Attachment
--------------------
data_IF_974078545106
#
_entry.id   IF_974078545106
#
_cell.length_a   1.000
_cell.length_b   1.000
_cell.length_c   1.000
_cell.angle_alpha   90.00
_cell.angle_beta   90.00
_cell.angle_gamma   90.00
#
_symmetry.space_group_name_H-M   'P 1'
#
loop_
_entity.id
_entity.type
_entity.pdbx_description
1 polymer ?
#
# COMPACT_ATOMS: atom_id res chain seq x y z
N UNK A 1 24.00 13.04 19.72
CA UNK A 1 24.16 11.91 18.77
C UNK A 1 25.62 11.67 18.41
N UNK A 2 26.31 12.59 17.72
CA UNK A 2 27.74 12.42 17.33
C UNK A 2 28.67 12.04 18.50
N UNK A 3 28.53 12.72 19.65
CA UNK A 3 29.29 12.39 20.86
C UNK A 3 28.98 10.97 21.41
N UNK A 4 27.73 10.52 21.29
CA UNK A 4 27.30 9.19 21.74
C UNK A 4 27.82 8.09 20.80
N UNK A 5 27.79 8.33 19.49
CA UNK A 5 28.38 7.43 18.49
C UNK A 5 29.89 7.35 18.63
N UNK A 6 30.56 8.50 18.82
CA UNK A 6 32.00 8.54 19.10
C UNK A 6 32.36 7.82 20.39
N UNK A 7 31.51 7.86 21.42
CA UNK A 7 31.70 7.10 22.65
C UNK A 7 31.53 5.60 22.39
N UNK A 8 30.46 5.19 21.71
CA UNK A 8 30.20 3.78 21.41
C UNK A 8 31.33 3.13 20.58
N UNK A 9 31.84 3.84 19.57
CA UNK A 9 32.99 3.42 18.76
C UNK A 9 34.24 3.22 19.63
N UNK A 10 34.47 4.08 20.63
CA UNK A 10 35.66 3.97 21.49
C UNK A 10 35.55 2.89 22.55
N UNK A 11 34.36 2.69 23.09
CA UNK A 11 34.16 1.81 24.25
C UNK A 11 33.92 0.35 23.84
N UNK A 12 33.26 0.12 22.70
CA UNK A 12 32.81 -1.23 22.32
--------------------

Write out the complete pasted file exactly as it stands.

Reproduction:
data_IF_974078545106
#
_entry.id   IF_974078545106
#
_cell.length_a   1.000
_cell.length_b   1.000
_cell.length_c   1.000
_cell.angle_alpha   90.00
_cell.angle_beta   90.00
_cell.angle_gamma   90.00
#
_symmetry.space_group_name_H-M   'P 1'
#
loop_
_entity.id
_entity.type
_entity.pdbx_description
1 polymer ?
#
# COMPACT_ATOMS: atom_id res chain seq x y z
N UNK A 1 24.00 13.04 19.72
CA UNK A 1 24.16 11.91 18.77
C UNK A 1 25.62 11.67 18.41
N UNK A 2 26.31 12.59 17.72
CA UNK A 2 27.74 12.42 17.33
C UNK A 2 28.67 12.04 18.50
N UNK A 3 28.53 12.72 19.65
CA UNK A 3 29.29 12.39 20.86
C UNK A 3 28.98 10.97 21.41
N UNK A 4 27.73 10.52 21.29
CA UNK A 4 27.30 9.19 21.74
C UNK A 4 27.82 8.09 20.80
N UNK A 5 27.79 8.33 19.49
CA UNK A 5 28.38 7.43 18.49
C UNK A 5 29.89 7.35 18.63
N UNK A 6 30.56 8.50 18.82
CA UNK A 6 32.00 8.54 19.10
C UNK A 6 32.36 7.82 20.39
N UNK A 7 31.51 7.86 21.42
CA UNK A 7 31.70 7.10 22.65
C UNK A 7 31.53 5.60 22.39
N UNK A 8 30.46 5.19 21.71
CA UNK A 8 30.20 3.78 21.41
C UNK A 8 31.33 3.13 20.58
N UNK A 9 31.84 3.84 19.57
CA UNK A 9 32.99 3.42 18.76
C UNK A 9 34.24 3.22 19.63
N UNK A 10 34.47 4.08 20.63
CA UNK A 10 35.66 3.97 21.49
C UNK A 10 35.55 2.89 22.55
N UNK A 11 34.36 2.69 23.09
CA UNK A 11 34.16 1.81 24.25
C UNK A 11 33.92 0.35 23.84
N UNK A 12 33.26 0.12 22.70
CA UNK A 12 32.81 -1.23 22.32